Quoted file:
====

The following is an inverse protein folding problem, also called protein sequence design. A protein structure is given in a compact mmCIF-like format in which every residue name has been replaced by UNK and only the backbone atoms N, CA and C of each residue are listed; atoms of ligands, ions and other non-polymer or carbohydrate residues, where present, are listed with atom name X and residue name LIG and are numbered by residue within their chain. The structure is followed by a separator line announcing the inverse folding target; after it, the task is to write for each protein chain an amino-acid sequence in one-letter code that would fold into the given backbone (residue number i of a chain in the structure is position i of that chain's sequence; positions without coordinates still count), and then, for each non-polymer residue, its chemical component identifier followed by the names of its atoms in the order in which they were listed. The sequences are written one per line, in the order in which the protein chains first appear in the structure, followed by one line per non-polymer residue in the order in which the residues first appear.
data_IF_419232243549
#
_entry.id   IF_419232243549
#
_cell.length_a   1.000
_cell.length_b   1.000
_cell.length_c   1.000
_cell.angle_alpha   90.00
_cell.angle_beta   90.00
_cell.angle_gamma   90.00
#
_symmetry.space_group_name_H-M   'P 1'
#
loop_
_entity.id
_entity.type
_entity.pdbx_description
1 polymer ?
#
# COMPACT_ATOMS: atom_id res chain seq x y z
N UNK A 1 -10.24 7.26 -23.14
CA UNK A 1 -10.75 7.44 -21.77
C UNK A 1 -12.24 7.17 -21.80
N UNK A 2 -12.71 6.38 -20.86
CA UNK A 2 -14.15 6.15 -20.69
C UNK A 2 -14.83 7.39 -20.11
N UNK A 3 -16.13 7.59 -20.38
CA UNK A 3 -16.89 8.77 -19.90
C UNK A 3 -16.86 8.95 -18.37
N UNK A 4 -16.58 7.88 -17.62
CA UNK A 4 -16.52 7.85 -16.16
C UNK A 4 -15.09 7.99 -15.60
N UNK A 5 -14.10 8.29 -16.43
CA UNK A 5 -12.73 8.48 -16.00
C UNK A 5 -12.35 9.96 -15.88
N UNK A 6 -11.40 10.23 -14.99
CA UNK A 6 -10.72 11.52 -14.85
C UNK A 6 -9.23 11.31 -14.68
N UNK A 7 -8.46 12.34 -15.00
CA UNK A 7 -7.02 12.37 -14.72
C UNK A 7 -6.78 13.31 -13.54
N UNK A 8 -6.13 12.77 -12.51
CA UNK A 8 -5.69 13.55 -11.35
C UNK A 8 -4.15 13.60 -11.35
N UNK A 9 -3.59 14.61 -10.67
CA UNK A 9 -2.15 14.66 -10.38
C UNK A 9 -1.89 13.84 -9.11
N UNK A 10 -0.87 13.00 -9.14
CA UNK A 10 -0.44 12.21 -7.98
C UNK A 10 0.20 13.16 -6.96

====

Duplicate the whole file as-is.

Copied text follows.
The following is an inverse protein folding problem, also called protein sequence design. A protein structure is given in a compact mmCIF-like format in which every residue name has been replaced by UNK and only the backbone atoms N, CA and C of each residue are listed; atoms of ligands, ions and other non-polymer or carbohydrate residues, where present, are listed with atom name X and residue name LIG and are numbered by residue within their chain. The structure is followed by a separator line announcing the inverse folding target; after it, the task is to write for each protein chain an amino-acid sequence in one-letter code that would fold into the given backbone (residue number i of a chain in the structure is position i of that chain's sequence; positions without coordinates still count), and then, for each non-polymer residue, its chemical component identifier followed by the names of its atoms in the order in which they were listed. The sequences are written one per line, in the order in which the protein chains first appear in the structure, followed by one line per non-polymer residue in the order in which the residues first appear.
data_IF_419232243549
#
_entry.id   IF_419232243549
#
_cell.length_a   1.000
_cell.length_b   1.000
_cell.length_c   1.000
_cell.angle_alpha   90.00
_cell.angle_beta   90.00
_cell.angle_gamma   90.00
#
_symmetry.space_group_name_H-M   'P 1'
#
loop_
_entity.id
_entity.type
_entity.pdbx_description
1 polymer ?
#
# COMPACT_ATOMS: atom_id res chain seq x y z
N UNK A 1 -10.24 7.26 -23.14
CA UNK A 1 -10.75 7.44 -21.77
C UNK A 1 -12.24 7.17 -21.80
N UNK A 2 -12.71 6.38 -20.86
CA UNK A 2 -14.15 6.15 -20.69
C UNK A 2 -14.83 7.39 -20.11
N UNK A 3 -16.13 7.59 -20.38
CA UNK A 3 -16.89 8.77 -19.90
C UNK A 3 -16.86 8.95 -18.37
N UNK A 4 -16.58 7.88 -17.62
CA UNK A 4 -16.52 7.85 -16.16
C UNK A 4 -15.09 7.99 -15.60
N UNK A 5 -14.10 8.29 -16.43
CA UNK A 5 -12.73 8.48 -16.00
C UNK A 5 -12.35 9.96 -15.88
N UNK A 6 -11.40 10.23 -14.99
CA UNK A 6 -10.72 11.52 -14.85
C UNK A 6 -9.23 11.31 -14.68
N UNK A 7 -8.46 12.34 -15.00
CA UNK A 7 -7.02 12.37 -14.72
C UNK A 7 -6.78 13.31 -13.54
N UNK A 8 -6.13 12.77 -12.51
CA UNK A 8 -5.69 13.55 -11.35
C UNK A 8 -4.15 13.60 -11.35
N UNK A 9 -3.59 14.61 -10.67
CA UNK A 9 -2.15 14.66 -10.38
C UNK A 9 -1.89 13.84 -9.11
N UNK A 10 -0.87 13.00 -9.14
CA UNK A 10 -0.44 12.21 -7.98
C UNK A 10 0.20 13.16 -6.96